Even Cruz, however, faces difficulties due to the ballot’s complexities. His first 22 delegates are more evenly dispersed, though he too would lose five delegates for the same geographic restrictions.
That could open the door for a handful of “uncommitted” delegates – such as state Attorney General Patrick Morrisey – to make it to the convention. Recognizing that possibility, Stuart, Trump’s campaign chairman, is pleading with those uncommitted candidates to pledge support to the winner of the popular vote on May 10. So far, he’s had some luck.
“[I] will support whoever wins the WV popular vote,” said former state Republican Party chairman Douglas McKinney, an uncommitted delegate candidate, in an email.
“As uncommitted I will most likely follow what/who WV wants. I am as conservative as Cruz, but fed up as Trump,” said Kathie Hess Crouse, a candidate from Putnam County, in an email.
But a handful of uncommitted candidates expressed clear preferences. Dan Casto, for example, said he’s “firmly in the #neverTrump” camp. Kasich appears poised to pick up some support, too, from the “uncommitted” pool.
Miller said he’s leaning Kasich, and so did former state legislative candidate Bill Bell.
“I am an ‘undecided’ that will never support Donald Trump,” said Tally Reed, a pharmacist. “I have never run for a delegate position before nor have I been to a National Convention. If it comes down to Trump or Cruz, I will vote for Cruz … My preference would be Governor Kasich.”
Kris Warner, the state’s national GOP committeeman, says he’s undecided in the presidential contest, but he noted that Trump’s apparent mishandling of the delegate recruitment process could open the door to a Cruz comeback — he sees Trump scoring no more than 20 of the state’s 34 delegates.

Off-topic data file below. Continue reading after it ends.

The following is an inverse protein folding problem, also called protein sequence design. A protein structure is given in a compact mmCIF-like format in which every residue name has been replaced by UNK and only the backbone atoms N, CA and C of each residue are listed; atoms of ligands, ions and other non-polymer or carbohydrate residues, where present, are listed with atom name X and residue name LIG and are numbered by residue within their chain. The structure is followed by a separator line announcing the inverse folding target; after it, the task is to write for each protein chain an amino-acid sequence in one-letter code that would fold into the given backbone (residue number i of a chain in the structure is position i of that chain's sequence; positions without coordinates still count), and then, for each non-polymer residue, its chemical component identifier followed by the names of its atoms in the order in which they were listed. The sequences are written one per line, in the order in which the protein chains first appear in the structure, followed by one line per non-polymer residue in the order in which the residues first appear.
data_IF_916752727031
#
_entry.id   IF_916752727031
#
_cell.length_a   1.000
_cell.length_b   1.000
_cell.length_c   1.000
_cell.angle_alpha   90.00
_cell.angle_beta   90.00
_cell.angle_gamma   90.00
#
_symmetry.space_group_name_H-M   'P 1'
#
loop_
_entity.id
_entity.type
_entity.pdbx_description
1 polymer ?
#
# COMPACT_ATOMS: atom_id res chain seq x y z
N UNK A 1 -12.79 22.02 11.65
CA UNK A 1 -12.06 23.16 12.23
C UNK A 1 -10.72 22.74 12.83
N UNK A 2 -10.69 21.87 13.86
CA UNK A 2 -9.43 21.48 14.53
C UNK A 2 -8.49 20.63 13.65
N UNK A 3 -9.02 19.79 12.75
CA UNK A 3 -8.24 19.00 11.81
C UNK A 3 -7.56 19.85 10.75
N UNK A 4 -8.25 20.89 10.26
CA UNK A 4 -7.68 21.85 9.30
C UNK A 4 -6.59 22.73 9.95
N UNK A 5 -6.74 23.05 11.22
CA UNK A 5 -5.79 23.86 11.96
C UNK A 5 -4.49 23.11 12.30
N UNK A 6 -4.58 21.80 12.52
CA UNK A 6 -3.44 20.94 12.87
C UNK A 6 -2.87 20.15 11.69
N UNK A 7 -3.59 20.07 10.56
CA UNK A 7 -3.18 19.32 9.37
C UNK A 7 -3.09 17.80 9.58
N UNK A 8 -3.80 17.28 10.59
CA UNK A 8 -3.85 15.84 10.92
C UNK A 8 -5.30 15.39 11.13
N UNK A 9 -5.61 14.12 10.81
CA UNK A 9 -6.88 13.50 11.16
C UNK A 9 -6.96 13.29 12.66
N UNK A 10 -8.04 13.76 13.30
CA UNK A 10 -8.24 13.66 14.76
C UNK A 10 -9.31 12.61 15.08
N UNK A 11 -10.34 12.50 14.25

He also noted that a deep conservative strain that’s growing in West Virginia is reflected by its leaders’ support for Cruz. “Melody Potter and Congressman Mooney are excellent representatives of the people of West Virginia. By nature, we are a conservative lot. Our faith and family are very important to us,” he said.
It’s unclear if Trump or Cruz intends to campaign in West Virginia over the next month, but supporters of both candidates said personal visits could actually sway votes.
“I think that would make a big difference in West Virginia if a candidate actually took the time to come here and campaign,” said Laura Hayes-Shiflett, a Cruz delegate candidate.
Cruz’s supporters, who saw Trump rage against the Republican establishment after losing the delegate battle in Colorado, are bracing themselves for more complaints if West Virginia’s unusual delegate selection process ends up disadvantaging him.
“It’s blaming the refs for the game after you lose,” said Mooney. “This is just the system we have.”
But Stuart, the Trump campaign chairman, said West Virginia’s delegate selection process has needed reforming for years and that they’re “designed to maintain the status quo.”
“We could well be in post-election in West Virginia a period of serious examination of ballots and voting,” he said. “It’s not an anti-Trump rule. It’s just a bad way to select a president.”